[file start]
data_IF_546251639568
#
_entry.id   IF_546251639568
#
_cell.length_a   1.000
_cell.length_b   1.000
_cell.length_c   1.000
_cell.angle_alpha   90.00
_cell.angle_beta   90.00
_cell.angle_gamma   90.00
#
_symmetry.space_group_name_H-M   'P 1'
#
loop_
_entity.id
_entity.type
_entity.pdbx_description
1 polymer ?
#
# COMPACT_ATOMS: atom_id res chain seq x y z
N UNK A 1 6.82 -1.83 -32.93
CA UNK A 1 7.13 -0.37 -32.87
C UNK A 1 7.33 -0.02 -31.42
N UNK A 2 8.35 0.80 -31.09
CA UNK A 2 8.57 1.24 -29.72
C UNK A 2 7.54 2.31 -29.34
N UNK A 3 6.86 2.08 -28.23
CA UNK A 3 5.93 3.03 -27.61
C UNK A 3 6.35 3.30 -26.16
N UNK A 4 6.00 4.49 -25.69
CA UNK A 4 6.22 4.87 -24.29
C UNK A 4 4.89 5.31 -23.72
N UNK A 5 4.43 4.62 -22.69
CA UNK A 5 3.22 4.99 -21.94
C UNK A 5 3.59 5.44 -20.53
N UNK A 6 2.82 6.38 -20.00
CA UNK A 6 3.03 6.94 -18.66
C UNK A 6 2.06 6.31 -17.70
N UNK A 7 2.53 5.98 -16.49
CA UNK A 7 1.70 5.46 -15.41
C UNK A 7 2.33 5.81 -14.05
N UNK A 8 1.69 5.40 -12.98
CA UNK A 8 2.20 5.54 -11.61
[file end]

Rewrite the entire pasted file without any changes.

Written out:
data_IF_546251639568
#
_entry.id   IF_546251639568
#
_cell.length_a   1.000
_cell.length_b   1.000
_cell.length_c   1.000
_cell.angle_alpha   90.00
_cell.angle_beta   90.00
_cell.angle_gamma   90.00
#
_symmetry.space_group_name_H-M   'P 1'
#
loop_
_entity.id
_entity.type
_entity.pdbx_description
1 polymer ?
#
# COMPACT_ATOMS: atom_id res chain seq x y z
N UNK A 1 6.82 -1.83 -32.93
CA UNK A 1 7.13 -0.37 -32.87
C UNK A 1 7.33 -0.02 -31.42
N UNK A 2 8.35 0.80 -31.09
CA UNK A 2 8.57 1.24 -29.72
C UNK A 2 7.54 2.31 -29.34
N UNK A 3 6.86 2.08 -28.23
CA UNK A 3 5.93 3.03 -27.61
C UNK A 3 6.35 3.30 -26.16
N UNK A 4 6.00 4.49 -25.69
CA UNK A 4 6.22 4.87 -24.29
C UNK A 4 4.89 5.31 -23.72
N UNK A 5 4.43 4.62 -22.69
CA UNK A 5 3.22 4.99 -21.94
C UNK A 5 3.59 5.44 -20.53
N UNK A 6 2.82 6.38 -20.00
CA UNK A 6 3.03 6.94 -18.66
C UNK A 6 2.06 6.31 -17.70
N UNK A 7 2.53 5.98 -16.49
CA UNK A 7 1.70 5.46 -15.41
C UNK A 7 2.33 5.81 -14.05
N UNK A 8 1.69 5.40 -12.98
CA UNK A 8 2.20 5.54 -11.61